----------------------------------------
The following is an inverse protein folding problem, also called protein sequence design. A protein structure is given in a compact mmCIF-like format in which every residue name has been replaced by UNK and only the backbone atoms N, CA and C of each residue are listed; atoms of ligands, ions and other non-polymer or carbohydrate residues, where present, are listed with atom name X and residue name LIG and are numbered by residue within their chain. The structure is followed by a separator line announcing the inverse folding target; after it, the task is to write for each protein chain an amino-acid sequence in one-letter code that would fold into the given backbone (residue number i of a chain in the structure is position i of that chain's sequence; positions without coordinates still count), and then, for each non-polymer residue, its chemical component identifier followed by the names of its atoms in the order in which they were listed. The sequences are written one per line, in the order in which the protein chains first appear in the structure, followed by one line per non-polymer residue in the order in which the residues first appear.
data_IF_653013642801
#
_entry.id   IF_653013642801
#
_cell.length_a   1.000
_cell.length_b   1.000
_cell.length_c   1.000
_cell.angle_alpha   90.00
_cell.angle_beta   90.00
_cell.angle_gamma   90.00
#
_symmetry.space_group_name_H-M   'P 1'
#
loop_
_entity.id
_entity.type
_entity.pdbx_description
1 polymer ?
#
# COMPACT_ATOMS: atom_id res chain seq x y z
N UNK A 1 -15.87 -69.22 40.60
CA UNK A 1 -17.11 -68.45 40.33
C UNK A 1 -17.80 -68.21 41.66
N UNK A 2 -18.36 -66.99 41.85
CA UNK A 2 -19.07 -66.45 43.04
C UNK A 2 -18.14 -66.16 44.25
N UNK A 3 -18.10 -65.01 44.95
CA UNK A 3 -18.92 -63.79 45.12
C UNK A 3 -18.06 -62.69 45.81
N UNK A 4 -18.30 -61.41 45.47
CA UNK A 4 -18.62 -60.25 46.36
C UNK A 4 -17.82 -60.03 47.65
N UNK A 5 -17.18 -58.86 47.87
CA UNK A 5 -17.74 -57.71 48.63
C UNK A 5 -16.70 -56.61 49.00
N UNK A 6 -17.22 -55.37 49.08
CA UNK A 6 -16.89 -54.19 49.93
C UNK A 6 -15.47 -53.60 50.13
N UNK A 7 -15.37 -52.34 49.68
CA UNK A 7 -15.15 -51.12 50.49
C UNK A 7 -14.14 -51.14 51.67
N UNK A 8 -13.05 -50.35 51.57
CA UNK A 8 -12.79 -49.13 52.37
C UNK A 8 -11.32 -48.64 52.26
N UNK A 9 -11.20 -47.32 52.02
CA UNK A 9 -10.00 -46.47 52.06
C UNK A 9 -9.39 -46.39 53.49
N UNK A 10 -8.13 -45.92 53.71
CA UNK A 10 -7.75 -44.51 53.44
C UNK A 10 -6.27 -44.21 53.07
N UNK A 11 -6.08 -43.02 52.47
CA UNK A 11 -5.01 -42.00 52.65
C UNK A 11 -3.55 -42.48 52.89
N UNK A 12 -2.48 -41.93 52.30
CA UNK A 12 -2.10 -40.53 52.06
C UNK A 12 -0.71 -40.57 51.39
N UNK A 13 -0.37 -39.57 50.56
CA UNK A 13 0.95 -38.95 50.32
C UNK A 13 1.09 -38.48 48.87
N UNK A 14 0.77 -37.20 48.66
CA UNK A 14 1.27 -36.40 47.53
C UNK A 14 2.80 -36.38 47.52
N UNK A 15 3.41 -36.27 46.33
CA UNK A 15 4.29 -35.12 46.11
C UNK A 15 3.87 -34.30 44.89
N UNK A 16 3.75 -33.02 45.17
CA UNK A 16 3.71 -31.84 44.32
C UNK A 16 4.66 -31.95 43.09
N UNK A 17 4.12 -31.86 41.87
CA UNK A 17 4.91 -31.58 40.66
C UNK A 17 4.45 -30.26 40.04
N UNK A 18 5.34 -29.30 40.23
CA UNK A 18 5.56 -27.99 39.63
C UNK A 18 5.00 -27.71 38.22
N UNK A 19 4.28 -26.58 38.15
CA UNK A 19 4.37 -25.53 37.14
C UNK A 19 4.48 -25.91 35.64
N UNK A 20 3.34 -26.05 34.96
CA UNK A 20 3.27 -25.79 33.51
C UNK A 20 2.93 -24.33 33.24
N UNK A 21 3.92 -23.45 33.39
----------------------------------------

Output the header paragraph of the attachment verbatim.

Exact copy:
The following is an inverse protein folding problem, also called protein sequence design. A protein structure is given in a compact mmCIF-like format in which every residue name has been replaced by UNK and only the backbone atoms N, CA and C of each residue are listed; atoms of ligands, ions and other non-polymer or carbohydrate residues, where present, are listed with atom name X and residue name LIG and are numbered by residue within their chain. The structure is followed by a separator line announcing the inverse folding target; after it, the task is to write for each protein chain an amino-acid sequence in one-letter code that would fold into the given backbone (residue number i of a chain in the structure is position i of that chain's sequence; positions without coordinates still count), and then, for each non-polymer residue, its chemical component identifier followed by the names of its atoms in the order in which they were listed. The sequences are written one per line, in the order in which the protein chains first appear in the structure, followed by one line per non-polymer residue in the order in which the residues first appear.